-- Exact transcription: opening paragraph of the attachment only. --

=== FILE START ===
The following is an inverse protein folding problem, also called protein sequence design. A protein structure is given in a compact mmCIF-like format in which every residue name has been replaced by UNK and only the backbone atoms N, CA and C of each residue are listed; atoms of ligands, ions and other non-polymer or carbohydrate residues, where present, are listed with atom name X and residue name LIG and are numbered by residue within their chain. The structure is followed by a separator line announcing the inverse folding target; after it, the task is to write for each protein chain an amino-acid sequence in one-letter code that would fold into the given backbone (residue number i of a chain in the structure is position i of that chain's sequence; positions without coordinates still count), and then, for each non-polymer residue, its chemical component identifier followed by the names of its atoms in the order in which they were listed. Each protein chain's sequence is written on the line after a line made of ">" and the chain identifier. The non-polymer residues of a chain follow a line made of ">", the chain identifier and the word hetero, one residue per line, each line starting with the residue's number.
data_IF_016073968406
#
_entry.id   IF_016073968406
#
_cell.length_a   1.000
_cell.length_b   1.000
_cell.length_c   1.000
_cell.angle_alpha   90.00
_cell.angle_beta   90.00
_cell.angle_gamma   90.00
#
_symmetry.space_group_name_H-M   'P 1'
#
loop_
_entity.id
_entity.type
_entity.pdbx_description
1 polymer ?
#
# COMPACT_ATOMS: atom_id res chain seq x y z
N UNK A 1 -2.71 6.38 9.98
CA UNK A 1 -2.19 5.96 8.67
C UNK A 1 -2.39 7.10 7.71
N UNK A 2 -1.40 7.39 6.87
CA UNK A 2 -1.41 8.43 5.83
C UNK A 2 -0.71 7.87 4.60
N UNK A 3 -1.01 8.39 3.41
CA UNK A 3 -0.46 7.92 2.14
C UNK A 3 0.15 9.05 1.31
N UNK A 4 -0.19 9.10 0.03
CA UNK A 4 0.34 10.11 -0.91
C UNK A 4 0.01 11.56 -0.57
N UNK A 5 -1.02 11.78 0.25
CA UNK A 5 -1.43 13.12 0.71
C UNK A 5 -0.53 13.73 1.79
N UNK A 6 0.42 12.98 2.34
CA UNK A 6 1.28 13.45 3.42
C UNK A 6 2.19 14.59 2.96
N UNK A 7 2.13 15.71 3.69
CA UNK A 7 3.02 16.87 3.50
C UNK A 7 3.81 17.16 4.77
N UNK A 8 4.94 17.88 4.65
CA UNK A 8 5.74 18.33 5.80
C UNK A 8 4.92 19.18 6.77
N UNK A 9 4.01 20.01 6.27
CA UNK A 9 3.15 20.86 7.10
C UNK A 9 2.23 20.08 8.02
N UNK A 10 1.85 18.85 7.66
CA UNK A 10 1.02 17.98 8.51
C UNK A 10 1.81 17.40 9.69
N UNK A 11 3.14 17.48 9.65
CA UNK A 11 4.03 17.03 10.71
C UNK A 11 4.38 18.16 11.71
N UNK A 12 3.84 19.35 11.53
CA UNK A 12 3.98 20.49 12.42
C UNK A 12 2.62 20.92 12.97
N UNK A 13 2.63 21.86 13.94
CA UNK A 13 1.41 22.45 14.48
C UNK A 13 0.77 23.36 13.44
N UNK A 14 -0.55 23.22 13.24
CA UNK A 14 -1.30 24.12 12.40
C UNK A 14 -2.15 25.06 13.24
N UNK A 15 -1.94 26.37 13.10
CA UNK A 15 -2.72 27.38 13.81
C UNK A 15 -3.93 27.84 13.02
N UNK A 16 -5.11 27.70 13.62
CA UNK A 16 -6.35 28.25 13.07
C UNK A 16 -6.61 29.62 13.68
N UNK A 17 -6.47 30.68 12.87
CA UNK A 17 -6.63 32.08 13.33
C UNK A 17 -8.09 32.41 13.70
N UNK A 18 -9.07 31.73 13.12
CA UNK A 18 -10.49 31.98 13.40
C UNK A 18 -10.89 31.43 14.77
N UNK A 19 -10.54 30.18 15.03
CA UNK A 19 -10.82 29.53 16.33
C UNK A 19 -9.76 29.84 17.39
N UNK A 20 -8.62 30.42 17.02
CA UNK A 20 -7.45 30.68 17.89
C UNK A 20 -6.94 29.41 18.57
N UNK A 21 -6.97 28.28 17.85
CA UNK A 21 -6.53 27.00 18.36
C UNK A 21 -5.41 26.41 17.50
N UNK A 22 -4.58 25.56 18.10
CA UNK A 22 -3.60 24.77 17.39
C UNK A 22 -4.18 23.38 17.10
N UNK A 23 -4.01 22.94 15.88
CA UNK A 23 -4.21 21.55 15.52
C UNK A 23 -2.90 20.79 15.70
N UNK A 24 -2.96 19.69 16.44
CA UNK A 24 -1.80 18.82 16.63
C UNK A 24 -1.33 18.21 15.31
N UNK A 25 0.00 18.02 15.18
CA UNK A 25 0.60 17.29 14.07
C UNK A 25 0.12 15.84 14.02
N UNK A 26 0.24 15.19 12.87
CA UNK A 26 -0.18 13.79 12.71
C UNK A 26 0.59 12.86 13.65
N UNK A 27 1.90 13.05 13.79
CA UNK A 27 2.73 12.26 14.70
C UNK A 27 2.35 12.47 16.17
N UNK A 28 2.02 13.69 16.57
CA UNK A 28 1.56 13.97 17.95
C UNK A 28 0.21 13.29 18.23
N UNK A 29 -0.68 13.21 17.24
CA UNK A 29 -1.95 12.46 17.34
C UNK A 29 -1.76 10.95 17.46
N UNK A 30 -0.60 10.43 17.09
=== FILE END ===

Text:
The following is an inverse protein folding problem, also called protein sequence design. A protein structure is given in a compact mmCIF-like format in which every residue name has been replaced by UNK and only the backbone atoms N, CA and C of each residue are listed; atoms of ligands, ions and other non-polymer or carbohydrate residues, where present, are listed with atom name X and residue name LIG and are numbered by residue within their chain. The structure is followed by a separator line announcing the inverse folding target; after it, the task is to write for each protein chain an amino-acid sequence in one-letter code that would fold into the given backbone (residue number i of a chain in the structure is position i of that chain's sequence; positions without coordinates still count), and then, for each non-polymer residue, its chemical component identifier followed by the names of its atoms in the order in which they were listed. Each protein chain's sequence is written on the line after a line made of ">" and the chain identifier. The non-polymer residues of a chain follow a line made of ">", the chain identifier and the word hetero, one residue per line, each line starting with the residue's number.